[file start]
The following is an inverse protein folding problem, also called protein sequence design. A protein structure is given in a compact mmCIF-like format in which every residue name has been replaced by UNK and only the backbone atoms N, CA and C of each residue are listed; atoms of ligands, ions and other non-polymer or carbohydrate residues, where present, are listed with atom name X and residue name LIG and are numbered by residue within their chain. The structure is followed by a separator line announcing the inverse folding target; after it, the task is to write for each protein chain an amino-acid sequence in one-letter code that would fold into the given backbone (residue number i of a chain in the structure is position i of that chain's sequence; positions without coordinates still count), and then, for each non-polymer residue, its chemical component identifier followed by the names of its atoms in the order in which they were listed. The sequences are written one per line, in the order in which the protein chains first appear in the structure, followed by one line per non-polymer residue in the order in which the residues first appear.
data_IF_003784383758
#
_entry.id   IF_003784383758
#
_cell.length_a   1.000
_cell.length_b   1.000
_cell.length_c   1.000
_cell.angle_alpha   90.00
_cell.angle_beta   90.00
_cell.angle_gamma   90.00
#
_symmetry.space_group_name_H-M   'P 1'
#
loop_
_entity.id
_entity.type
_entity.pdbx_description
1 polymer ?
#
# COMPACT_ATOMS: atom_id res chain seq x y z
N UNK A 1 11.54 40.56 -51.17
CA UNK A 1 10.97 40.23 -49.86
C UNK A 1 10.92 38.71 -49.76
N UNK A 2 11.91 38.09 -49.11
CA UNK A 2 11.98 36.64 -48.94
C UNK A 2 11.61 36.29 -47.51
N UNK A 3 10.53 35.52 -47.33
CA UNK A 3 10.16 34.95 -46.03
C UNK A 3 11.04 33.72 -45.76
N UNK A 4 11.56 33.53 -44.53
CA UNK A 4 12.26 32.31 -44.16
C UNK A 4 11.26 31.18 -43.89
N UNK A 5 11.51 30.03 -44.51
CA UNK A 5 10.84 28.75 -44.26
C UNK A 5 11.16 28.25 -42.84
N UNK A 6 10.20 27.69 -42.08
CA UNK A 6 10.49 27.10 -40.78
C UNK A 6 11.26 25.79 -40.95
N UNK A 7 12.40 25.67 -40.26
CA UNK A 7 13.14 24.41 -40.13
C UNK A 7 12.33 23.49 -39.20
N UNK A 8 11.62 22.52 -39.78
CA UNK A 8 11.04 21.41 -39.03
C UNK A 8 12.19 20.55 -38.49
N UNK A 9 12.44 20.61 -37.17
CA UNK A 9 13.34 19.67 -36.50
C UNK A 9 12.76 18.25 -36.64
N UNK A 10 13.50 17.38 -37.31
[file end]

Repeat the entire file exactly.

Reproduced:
The following is an inverse protein folding problem, also called protein sequence design. A protein structure is given in a compact mmCIF-like format in which every residue name has been replaced by UNK and only the backbone atoms N, CA and C of each residue are listed; atoms of ligands, ions and other non-polymer or carbohydrate residues, where present, are listed with atom name X and residue name LIG and are numbered by residue within their chain. The structure is followed by a separator line announcing the inverse folding target; after it, the task is to write for each protein chain an amino-acid sequence in one-letter code that would fold into the given backbone (residue number i of a chain in the structure is position i of that chain's sequence; positions without coordinates still count), and then, for each non-polymer residue, its chemical component identifier followed by the names of its atoms in the order in which they were listed. The sequences are written one per line, in the order in which the protein chains first appear in the structure, followed by one line per non-polymer residue in the order in which the residues first appear.
data_IF_003784383758
#
_entry.id   IF_003784383758
#
_cell.length_a   1.000
_cell.length_b   1.000
_cell.length_c   1.000
_cell.angle_alpha   90.00
_cell.angle_beta   90.00
_cell.angle_gamma   90.00
#
_symmetry.space_group_name_H-M   'P 1'
#
loop_
_entity.id
_entity.type
_entity.pdbx_description
1 polymer ?
#
# COMPACT_ATOMS: atom_id res chain seq x y z
N UNK A 1 11.54 40.56 -51.17
CA UNK A 1 10.97 40.23 -49.86
C UNK A 1 10.92 38.71 -49.76
N UNK A 2 11.91 38.09 -49.11
CA UNK A 2 11.98 36.64 -48.94
C UNK A 2 11.61 36.29 -47.51
N UNK A 3 10.53 35.52 -47.33
CA UNK A 3 10.16 34.95 -46.03
C UNK A 3 11.04 33.72 -45.76
N UNK A 4 11.56 33.53 -44.53
CA UNK A 4 12.26 32.31 -44.16
C UNK A 4 11.26 31.18 -43.89
N UNK A 5 11.51 30.03 -44.51
CA UNK A 5 10.84 28.75 -44.26
C UNK A 5 11.16 28.25 -42.84
N UNK A 6 10.20 27.69 -42.08
CA UNK A 6 10.49 27.10 -40.78
C UNK A 6 11.26 25.79 -40.95
N UNK A 7 12.40 25.67 -40.26
CA UNK A 7 13.14 24.41 -40.13
C UNK A 7 12.33 23.49 -39.20
N UNK A 8 11.62 22.52 -39.78
CA UNK A 8 11.04 21.41 -39.03
C UNK A 8 12.19 20.55 -38.49
N UNK A 9 12.44 20.61 -37.17
CA UNK A 9 13.34 19.67 -36.50
C UNK A 9 12.76 18.25 -36.64
N UNK A 10 13.50 17.38 -37.31